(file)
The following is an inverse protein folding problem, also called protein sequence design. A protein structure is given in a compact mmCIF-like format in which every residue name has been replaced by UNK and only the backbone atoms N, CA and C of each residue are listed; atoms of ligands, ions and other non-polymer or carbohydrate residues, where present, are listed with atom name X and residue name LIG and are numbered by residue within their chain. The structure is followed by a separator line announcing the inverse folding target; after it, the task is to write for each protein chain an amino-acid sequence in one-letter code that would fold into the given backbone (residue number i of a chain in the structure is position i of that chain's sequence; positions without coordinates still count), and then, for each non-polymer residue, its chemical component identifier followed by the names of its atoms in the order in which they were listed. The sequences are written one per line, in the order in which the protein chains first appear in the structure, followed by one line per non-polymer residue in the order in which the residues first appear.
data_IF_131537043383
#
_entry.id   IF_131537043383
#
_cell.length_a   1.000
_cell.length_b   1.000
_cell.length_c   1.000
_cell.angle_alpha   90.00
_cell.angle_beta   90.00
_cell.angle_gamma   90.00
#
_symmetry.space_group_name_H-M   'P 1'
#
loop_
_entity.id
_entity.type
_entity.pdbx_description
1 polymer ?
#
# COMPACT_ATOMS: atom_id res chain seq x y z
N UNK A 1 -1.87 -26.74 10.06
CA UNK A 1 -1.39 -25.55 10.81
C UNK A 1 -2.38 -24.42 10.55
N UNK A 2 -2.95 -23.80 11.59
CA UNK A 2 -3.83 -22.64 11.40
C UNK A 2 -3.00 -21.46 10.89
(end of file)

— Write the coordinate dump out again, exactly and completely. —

The following is an inverse protein folding problem, also called protein sequence design. A protein structure is given in a compact mmCIF-like format in which every residue name has been replaced by UNK and only the backbone atoms N, CA and C of each residue are listed; atoms of ligands, ions and other non-polymer or carbohydrate residues, where present, are listed with atom name X and residue name LIG and are numbered by residue within their chain. The structure is followed by a separator line announcing the inverse folding target; after it, the task is to write for each protein chain an amino-acid sequence in one-letter code that would fold into the given backbone (residue number i of a chain in the structure is position i of that chain's sequence; positions without coordinates still count), and then, for each non-polymer residue, its chemical component identifier followed by the names of its atoms in the order in which they were listed. The sequences are written one per line, in the order in which the protein chains first appear in the structure, followed by one line per non-polymer residue in the order in which the residues first appear.
data_IF_131537043383
#
_entry.id   IF_131537043383
#
_cell.length_a   1.000
_cell.length_b   1.000
_cell.length_c   1.000
_cell.angle_alpha   90.00
_cell.angle_beta   90.00
_cell.angle_gamma   90.00
#
_symmetry.space_group_name_H-M   'P 1'
#
loop_
_entity.id
_entity.type
_entity.pdbx_description
1 polymer ?
#
# COMPACT_ATOMS: atom_id res chain seq x y z
N UNK A 1 -1.87 -26.74 10.06
CA UNK A 1 -1.39 -25.55 10.81
C UNK A 1 -2.38 -24.42 10.55
N UNK A 2 -2.95 -23.80 11.59
CA UNK A 2 -3.83 -22.64 11.40
C UNK A 2 -3.00 -21.46 10.89